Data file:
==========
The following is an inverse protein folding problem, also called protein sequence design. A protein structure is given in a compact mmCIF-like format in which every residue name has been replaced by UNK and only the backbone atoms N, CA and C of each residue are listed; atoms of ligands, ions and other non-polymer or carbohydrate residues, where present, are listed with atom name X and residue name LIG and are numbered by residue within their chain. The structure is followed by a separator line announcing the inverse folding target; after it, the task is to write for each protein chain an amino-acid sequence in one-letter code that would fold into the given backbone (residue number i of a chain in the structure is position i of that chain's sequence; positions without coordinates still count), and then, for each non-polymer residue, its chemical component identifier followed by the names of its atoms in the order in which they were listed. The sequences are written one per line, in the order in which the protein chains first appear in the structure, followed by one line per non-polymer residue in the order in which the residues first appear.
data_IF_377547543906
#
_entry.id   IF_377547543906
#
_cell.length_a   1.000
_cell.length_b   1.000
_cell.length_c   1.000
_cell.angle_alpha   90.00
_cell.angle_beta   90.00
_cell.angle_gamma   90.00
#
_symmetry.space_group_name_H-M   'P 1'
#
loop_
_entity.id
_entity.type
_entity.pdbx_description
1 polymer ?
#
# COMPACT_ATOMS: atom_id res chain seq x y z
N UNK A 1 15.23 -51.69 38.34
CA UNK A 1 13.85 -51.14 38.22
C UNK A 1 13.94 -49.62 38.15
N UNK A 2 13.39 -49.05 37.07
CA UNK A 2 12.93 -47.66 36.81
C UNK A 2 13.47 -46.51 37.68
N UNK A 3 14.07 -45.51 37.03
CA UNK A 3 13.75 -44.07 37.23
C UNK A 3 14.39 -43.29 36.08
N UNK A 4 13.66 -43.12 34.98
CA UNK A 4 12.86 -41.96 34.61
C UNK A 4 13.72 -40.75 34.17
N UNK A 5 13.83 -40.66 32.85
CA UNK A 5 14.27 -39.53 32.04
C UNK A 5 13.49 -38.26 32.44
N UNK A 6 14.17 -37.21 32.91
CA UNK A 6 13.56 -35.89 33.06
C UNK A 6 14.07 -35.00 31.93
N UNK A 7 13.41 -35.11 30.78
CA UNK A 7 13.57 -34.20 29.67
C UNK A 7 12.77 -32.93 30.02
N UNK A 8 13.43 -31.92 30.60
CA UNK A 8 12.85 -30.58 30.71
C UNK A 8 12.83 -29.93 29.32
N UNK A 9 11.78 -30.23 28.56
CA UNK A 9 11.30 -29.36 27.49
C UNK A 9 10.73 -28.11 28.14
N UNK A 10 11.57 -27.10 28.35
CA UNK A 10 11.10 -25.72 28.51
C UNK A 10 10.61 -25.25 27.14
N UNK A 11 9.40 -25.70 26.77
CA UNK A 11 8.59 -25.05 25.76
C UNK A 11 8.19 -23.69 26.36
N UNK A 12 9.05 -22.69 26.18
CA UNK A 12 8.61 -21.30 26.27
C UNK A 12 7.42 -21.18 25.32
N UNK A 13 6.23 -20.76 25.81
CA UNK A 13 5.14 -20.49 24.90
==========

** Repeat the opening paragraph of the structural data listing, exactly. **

The following is an inverse protein folding problem, also called protein sequence design. A protein structure is given in a compact mmCIF-like format in which every residue name has been replaced by UNK and only the backbone atoms N, CA and C of each residue are listed; atoms of ligands, ions and other non-polymer or carbohydrate residues, where present, are listed with atom name X and residue name LIG and are numbered by residue within their chain. The structure is followed by a separator line announcing the inverse folding target; after it, the task is to write for each protein chain an amino-acid sequence in one-letter code that would fold into the given backbone (residue number i of a chain in the structure is position i of that chain's sequence; positions without coordinates still count), and then, for each non-polymer residue, its chemical component identifier followed by the names of its atoms in the order in which they were listed. The sequences are written one per line, in the order in which the protein chains first appear in the structure, followed by one line per non-polymer residue in the order in which the residues first appear.